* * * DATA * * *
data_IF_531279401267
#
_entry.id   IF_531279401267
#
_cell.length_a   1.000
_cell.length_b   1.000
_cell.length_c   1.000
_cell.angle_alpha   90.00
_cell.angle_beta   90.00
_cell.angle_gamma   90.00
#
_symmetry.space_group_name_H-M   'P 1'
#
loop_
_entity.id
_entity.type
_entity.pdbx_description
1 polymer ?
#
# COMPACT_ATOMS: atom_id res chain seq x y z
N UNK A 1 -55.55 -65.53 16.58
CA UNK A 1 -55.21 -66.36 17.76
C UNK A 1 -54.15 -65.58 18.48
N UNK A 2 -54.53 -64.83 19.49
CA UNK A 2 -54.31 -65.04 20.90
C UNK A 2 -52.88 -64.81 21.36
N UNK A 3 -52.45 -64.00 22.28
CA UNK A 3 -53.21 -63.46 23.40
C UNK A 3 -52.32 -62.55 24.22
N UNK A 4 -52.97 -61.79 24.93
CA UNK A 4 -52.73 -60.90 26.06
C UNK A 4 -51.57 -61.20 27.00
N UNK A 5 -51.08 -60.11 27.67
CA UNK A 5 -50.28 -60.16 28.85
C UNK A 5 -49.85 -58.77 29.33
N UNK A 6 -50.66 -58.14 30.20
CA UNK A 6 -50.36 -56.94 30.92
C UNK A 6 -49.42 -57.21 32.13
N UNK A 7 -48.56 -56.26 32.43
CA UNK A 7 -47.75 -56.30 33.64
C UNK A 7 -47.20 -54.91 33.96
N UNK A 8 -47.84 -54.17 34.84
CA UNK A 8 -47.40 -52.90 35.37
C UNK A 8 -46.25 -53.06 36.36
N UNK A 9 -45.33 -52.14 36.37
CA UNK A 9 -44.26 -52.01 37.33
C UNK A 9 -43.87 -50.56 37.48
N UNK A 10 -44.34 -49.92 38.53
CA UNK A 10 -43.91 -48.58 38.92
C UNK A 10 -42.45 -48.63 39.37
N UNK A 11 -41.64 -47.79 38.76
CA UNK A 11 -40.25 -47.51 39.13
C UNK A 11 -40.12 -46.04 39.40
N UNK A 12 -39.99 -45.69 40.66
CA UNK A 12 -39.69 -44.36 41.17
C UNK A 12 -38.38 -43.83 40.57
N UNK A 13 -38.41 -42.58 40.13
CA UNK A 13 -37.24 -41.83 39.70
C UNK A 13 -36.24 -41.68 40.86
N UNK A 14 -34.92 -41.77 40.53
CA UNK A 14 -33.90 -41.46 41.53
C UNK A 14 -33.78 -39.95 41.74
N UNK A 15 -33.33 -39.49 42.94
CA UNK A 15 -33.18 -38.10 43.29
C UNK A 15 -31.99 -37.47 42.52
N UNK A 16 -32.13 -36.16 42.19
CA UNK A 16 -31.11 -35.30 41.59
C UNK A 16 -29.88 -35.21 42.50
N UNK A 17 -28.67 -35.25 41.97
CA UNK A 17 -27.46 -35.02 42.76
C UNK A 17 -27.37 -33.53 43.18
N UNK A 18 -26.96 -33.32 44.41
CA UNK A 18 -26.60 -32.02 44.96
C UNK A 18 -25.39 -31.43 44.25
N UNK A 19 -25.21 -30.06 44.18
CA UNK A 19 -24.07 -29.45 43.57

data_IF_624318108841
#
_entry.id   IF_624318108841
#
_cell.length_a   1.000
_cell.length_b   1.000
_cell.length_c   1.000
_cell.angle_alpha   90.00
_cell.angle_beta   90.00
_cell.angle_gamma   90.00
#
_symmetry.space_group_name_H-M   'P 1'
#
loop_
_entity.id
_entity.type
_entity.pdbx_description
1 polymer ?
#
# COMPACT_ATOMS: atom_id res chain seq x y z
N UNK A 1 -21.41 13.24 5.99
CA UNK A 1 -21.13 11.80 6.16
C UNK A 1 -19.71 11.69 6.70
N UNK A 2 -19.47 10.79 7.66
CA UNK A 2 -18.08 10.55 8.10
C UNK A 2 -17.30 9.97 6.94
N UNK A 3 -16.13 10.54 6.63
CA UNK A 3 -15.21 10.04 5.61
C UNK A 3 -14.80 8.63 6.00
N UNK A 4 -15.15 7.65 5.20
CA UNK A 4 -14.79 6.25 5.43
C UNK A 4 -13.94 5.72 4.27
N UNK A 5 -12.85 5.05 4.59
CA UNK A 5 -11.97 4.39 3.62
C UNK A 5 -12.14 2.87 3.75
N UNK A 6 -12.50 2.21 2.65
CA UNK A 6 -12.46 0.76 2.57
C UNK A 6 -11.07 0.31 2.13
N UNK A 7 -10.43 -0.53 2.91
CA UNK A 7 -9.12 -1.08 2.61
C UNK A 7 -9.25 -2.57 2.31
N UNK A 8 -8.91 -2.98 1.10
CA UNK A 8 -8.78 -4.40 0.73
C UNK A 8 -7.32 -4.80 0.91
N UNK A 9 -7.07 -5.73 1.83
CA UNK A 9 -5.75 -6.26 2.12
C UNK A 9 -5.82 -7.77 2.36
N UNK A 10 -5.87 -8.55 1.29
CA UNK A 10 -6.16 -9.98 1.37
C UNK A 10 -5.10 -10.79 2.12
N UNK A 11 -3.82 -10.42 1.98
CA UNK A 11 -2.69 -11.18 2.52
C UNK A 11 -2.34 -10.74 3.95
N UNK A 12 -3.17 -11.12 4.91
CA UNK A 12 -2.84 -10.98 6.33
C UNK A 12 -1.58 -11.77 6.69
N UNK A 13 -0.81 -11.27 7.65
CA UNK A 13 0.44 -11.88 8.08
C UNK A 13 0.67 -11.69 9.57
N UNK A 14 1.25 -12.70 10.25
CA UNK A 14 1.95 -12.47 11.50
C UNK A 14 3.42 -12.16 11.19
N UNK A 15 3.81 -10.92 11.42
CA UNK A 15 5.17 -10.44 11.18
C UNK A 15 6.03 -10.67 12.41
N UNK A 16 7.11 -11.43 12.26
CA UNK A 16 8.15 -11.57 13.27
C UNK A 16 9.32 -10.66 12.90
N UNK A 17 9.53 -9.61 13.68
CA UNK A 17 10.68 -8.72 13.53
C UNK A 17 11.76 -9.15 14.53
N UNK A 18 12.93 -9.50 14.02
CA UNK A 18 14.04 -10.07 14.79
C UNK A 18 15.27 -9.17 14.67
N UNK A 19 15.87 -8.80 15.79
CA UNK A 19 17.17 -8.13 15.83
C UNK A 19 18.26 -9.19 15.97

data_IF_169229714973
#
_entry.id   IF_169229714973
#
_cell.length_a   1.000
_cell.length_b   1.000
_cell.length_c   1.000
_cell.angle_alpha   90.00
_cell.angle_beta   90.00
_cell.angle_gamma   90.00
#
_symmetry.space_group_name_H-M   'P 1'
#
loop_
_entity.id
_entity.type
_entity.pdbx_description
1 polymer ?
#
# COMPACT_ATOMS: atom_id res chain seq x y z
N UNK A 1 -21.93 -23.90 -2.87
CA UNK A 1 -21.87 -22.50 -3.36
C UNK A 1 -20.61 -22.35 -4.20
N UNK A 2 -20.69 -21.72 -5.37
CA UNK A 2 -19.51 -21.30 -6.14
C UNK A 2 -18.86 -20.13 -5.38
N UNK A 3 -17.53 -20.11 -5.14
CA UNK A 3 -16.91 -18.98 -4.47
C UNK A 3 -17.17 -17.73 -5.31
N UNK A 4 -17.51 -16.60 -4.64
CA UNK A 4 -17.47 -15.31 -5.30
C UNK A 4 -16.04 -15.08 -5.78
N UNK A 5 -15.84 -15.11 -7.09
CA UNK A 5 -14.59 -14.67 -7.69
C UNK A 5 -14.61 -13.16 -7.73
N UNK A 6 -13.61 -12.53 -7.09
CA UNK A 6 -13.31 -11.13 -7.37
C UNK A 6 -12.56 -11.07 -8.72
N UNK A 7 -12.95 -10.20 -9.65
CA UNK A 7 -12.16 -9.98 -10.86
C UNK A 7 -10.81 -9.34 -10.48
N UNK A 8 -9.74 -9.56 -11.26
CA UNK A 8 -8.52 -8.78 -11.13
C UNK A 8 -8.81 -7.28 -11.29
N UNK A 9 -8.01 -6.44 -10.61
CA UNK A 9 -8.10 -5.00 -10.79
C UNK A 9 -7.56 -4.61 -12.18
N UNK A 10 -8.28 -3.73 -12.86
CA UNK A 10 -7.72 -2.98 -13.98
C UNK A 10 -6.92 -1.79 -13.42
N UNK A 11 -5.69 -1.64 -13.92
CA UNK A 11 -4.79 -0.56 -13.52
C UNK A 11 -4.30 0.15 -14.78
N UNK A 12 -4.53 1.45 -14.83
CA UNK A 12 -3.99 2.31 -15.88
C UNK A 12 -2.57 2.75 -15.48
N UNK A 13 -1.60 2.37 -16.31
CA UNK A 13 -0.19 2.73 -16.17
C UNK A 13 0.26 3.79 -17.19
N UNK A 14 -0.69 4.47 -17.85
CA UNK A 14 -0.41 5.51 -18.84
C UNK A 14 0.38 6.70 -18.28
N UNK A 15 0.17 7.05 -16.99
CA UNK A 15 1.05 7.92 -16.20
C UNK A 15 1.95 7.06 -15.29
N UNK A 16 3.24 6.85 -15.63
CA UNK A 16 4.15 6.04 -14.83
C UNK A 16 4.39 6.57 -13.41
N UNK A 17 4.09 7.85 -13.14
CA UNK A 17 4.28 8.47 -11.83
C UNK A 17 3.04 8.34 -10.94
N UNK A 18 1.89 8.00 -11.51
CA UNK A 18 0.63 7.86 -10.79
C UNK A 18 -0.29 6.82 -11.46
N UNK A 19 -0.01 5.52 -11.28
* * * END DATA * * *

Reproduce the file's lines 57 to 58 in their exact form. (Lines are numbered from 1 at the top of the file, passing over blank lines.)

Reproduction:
N UNK A 13 -38.41 -42.58 40.13
CA UNK A 13 -37.24 -41.83 39.70